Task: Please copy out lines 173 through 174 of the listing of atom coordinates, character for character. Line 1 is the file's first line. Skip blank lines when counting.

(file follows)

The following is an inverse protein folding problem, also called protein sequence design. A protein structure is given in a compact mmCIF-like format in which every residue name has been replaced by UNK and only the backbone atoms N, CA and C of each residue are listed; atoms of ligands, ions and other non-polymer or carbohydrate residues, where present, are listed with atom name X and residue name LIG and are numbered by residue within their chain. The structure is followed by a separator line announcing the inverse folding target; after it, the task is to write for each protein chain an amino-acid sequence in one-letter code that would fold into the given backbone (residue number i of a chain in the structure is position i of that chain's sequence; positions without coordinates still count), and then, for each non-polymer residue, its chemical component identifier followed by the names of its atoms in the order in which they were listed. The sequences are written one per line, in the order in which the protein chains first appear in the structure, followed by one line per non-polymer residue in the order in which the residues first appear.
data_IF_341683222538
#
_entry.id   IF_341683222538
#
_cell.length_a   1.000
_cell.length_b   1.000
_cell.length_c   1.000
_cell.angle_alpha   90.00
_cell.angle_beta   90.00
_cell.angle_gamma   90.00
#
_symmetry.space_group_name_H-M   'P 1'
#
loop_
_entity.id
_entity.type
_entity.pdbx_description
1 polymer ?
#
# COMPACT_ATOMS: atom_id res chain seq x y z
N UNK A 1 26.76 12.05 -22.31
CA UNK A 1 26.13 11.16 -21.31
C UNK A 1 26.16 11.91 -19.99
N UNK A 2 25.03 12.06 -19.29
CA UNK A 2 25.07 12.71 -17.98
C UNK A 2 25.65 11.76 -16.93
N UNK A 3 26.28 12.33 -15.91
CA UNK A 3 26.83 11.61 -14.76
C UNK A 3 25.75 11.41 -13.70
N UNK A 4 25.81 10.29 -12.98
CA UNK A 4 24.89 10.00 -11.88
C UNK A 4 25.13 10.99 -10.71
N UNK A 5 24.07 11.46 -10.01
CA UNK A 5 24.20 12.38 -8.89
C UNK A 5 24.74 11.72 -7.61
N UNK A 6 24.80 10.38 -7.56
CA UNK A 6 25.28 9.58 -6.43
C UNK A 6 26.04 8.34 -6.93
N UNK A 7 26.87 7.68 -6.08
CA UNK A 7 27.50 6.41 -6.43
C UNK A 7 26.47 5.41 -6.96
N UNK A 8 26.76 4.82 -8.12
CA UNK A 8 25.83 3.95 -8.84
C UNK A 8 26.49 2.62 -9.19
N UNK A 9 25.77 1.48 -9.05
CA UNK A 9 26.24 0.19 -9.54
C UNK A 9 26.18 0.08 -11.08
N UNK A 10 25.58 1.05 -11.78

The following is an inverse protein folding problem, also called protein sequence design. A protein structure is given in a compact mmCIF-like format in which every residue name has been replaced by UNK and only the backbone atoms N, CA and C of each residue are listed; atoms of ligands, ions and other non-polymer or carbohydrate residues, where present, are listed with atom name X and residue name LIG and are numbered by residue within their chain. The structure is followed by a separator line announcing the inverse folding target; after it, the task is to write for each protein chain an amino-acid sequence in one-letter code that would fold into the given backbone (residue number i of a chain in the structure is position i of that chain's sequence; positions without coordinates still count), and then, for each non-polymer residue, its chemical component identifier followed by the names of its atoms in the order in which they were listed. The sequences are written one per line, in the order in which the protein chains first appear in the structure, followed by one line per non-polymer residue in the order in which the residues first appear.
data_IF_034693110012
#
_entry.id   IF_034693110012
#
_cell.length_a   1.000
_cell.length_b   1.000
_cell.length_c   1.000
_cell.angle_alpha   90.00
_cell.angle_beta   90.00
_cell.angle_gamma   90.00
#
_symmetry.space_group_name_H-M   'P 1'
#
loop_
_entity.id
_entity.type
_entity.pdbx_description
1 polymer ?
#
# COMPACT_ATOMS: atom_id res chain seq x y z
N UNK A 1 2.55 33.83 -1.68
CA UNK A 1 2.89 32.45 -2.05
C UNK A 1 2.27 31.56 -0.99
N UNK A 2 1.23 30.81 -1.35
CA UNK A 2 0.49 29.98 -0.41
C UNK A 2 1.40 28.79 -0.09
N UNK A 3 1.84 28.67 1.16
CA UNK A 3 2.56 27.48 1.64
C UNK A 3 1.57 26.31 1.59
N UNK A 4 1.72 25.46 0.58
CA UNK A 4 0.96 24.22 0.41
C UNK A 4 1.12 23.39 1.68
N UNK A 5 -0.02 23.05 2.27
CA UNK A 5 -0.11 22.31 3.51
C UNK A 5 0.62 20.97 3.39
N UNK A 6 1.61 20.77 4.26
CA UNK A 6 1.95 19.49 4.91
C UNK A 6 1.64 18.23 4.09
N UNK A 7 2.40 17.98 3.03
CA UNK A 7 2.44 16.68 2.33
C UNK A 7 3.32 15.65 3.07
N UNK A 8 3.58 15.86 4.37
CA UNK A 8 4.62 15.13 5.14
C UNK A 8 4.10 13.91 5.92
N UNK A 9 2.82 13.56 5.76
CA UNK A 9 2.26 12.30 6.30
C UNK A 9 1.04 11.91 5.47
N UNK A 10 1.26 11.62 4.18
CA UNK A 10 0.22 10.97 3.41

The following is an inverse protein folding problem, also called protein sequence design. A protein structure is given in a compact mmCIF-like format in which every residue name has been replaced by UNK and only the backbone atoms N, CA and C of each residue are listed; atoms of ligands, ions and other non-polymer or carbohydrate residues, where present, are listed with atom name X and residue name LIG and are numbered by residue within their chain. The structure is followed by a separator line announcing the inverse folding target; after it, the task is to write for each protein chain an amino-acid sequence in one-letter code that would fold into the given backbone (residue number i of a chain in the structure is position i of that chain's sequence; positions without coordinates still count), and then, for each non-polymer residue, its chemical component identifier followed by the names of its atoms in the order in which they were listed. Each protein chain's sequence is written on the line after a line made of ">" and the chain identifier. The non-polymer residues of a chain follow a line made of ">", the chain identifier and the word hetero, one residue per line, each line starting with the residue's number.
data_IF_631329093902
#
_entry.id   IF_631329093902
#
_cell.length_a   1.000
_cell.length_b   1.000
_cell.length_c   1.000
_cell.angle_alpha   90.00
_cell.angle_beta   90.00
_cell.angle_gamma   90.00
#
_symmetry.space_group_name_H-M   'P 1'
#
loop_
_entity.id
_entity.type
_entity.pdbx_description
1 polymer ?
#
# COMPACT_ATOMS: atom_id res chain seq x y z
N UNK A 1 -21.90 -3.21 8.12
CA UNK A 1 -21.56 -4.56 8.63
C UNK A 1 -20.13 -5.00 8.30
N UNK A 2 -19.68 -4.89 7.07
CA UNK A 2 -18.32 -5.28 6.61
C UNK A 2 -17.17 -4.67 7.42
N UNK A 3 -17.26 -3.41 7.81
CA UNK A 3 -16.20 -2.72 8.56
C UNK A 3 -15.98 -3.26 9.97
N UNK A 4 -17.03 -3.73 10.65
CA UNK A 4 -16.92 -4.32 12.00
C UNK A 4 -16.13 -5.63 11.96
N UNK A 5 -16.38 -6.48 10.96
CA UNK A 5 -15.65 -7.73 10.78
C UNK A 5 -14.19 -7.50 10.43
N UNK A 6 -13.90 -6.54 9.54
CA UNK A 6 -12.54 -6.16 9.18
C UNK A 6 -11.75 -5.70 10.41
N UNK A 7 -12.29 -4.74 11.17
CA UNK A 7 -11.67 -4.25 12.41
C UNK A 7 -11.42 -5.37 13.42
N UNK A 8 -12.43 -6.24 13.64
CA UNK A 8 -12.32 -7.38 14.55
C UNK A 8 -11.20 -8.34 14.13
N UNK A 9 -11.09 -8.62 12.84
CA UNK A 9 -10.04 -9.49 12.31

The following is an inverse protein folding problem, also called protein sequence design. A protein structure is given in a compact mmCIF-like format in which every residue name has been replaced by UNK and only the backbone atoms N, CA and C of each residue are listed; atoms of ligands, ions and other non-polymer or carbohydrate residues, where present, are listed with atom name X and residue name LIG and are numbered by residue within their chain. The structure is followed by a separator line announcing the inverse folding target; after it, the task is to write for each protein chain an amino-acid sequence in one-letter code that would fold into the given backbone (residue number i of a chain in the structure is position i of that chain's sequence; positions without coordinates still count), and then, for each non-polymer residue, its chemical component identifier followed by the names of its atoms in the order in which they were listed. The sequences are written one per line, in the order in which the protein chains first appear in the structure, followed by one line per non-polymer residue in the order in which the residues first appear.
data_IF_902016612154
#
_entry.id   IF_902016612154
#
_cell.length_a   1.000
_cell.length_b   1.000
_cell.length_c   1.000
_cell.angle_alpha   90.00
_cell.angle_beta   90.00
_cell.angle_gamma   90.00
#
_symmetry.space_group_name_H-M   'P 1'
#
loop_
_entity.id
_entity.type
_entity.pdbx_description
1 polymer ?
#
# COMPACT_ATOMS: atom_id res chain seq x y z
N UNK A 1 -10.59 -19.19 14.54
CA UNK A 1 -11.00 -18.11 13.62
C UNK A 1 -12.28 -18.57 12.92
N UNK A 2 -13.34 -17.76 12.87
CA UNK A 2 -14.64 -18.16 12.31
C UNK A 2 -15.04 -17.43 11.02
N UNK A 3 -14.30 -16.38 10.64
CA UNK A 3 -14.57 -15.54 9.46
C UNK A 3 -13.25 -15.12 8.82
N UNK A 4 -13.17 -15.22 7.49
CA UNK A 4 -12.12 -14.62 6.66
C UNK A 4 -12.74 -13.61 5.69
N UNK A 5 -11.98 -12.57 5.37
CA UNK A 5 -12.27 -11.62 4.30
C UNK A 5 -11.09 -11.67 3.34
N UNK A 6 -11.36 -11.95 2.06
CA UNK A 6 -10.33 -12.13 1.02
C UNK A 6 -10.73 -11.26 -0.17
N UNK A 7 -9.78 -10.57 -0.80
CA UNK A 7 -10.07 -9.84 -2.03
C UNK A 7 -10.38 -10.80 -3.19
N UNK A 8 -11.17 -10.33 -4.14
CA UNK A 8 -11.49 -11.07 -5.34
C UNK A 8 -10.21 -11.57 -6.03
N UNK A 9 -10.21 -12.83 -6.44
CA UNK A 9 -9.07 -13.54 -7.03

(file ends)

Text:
C UNK A 2 -15.04 -17.43 11.02
N UNK A 3 -14.30 -16.38 10.64